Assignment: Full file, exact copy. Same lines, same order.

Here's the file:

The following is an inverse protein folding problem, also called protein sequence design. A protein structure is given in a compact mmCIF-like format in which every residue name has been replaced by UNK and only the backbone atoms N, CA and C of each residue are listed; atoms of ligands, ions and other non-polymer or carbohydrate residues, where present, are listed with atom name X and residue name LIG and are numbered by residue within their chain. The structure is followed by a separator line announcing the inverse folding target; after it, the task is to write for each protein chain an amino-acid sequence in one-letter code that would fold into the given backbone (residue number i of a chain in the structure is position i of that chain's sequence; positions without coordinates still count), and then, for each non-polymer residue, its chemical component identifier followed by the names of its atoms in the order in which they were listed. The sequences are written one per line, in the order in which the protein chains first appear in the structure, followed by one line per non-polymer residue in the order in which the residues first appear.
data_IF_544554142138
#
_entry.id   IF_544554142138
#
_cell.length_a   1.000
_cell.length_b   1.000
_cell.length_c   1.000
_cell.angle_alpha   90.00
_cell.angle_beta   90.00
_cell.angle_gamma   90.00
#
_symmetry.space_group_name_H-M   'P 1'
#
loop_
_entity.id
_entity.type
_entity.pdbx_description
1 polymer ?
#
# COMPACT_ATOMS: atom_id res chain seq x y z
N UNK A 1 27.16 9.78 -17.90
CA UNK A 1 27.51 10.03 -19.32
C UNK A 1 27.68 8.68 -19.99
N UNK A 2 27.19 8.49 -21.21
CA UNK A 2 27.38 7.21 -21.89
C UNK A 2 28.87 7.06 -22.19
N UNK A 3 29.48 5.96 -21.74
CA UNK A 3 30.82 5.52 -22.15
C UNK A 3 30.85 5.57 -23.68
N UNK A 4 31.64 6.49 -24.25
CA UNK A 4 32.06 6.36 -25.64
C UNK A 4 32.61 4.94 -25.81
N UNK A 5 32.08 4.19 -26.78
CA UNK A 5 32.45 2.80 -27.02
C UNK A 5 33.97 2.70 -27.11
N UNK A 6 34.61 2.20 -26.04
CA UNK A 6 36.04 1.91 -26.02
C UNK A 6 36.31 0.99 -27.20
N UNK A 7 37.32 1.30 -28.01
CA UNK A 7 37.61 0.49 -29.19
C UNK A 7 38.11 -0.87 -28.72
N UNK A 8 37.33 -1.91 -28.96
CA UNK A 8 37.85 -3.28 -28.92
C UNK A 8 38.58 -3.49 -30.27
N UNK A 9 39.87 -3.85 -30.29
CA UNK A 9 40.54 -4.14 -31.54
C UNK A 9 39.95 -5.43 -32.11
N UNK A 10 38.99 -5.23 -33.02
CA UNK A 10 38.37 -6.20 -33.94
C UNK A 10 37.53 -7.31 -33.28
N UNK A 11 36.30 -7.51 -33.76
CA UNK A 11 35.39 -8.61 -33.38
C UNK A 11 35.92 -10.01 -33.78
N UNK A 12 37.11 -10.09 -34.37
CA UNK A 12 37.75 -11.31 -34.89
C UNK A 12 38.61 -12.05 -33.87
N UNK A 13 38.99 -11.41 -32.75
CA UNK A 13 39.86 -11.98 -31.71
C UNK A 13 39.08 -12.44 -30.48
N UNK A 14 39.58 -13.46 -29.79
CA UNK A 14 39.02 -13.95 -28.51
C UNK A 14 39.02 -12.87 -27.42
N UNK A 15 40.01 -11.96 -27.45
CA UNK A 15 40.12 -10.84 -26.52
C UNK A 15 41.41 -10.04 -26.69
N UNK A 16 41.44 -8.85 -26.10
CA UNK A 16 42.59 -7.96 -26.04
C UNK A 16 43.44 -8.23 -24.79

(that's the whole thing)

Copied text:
The following is an inverse protein folding problem, also called protein sequence design. A protein structure is given in a compact mmCIF-like format in which every residue name has been replaced by UNK and only the backbone atoms N, CA and C of each residue are listed; atoms of ligands, ions and other non-polymer or carbohydrate residues, where present, are listed with atom name X and residue name LIG and are numbered by residue within their chain. The structure is followed by a separator line announcing the inverse folding target; after it, the task is to write for each protein chain an amino-acid sequence in one-letter code that would fold into the given backbone (residue number i of a chain in the structure is position i of that chain's sequence; positions without coordinates still count), and then, for each non-polymer residue, its chemical component identifier followed by the names of its atoms in the order in which they were listed. The sequences are written one per line, in the order in which the protein chains first appear in the structure, followed by one line per non-polymer residue in the order in which the residues first appear.
data_IF_544554142138
#
_entry.id   IF_544554142138
#
_cell.length_a   1.000
_cell.length_b   1.000
_cell.length_c   1.000
_cell.angle_alpha   90.00
_cell.angle_beta   90.00
_cell.angle_gamma   90.00
#
_symmetry.space_group_name_H-M   'P 1'
#
loop_
_entity.id
_entity.type
_entity.pdbx_description
1 polymer ?
#
# COMPACT_ATOMS: atom_id res chain seq x y z
N UNK A 1 27.16 9.78 -17.90
CA UNK A 1 27.51 10.03 -19.32
C UNK A 1 27.68 8.68 -19.99
N UNK A 2 27.19 8.49 -21.21
CA UNK A 2 27.38 7.21 -21.89
C UNK A 2 28.87 7.06 -22.19
N UNK A 3 29.48 5.96 -21.74
CA UNK A 3 30.82 5.52 -22.15
C UNK A 3 30.85 5.57 -23.68
N UNK A 4 31.64 6.49 -24.25
CA UNK A 4 32.06 6.36 -25.64
C UNK A 4 32.61 4.94 -25.81
N UNK A 5 32.08 4.19 -26.78
CA UNK A 5 32.45 2.80 -27.02
C UNK A 5 33.97 2.70 -27.11
N UNK A 6 34.61 2.20 -26.04
CA UNK A 6 36.04 1.91 -26.02
C UNK A 6 36.31 0.99 -27.20
N UNK A 7 37.32 1.30 -28.01
CA UNK A 7 37.61 0.49 -29.19
C UNK A 7 38.11 -0.87 -28.72
N UNK A 8 37.33 -1.91 -28.96
CA UNK A 8 37.85 -3.28 -28.92
C UNK A 8 38.58 -3.49 -30.27
N UNK A 9 39.87 -3.85 -30.29
CA UNK A 9 40.54 -4.14 -31.54
C UNK A 9 39.95 -5.43 -32.11
N UNK A 10 38.99 -5.23 -33.02
CA UNK A 10 38.37 -6.20 -33.94
C UNK A 10 37.53 -7.31 -33.28
N UNK A 11 36.30 -7.51 -33.76
CA UNK A 11 35.39 -8.61 -33.38
C UNK A 11 35.92 -10.01 -33.78
N UNK A 12 37.11 -10.09 -34.37
CA UNK A 12 37.75 -11.31 -34.89
C UNK A 12 38.61 -12.05 -33.87
N UNK A 13 38.99 -11.41 -32.75
CA UNK A 13 39.86 -11.98 -31.71
C UNK A 13 39.08 -12.44 -30.48
N UNK A 14 39.58 -13.46 -29.79
CA UNK A 14 39.02 -13.95 -28.51
C UNK A 14 39.02 -12.87 -27.42
N UNK A 15 40.01 -11.96 -27.45
CA UNK A 15 40.12 -10.84 -26.52
C UNK A 15 41.41 -10.04 -26.69
N UNK A 16 41.44 -8.85 -26.10
CA UNK A 16 42.59 -7.96 -26.04
C UNK A 16 43.44 -8.23 -24.79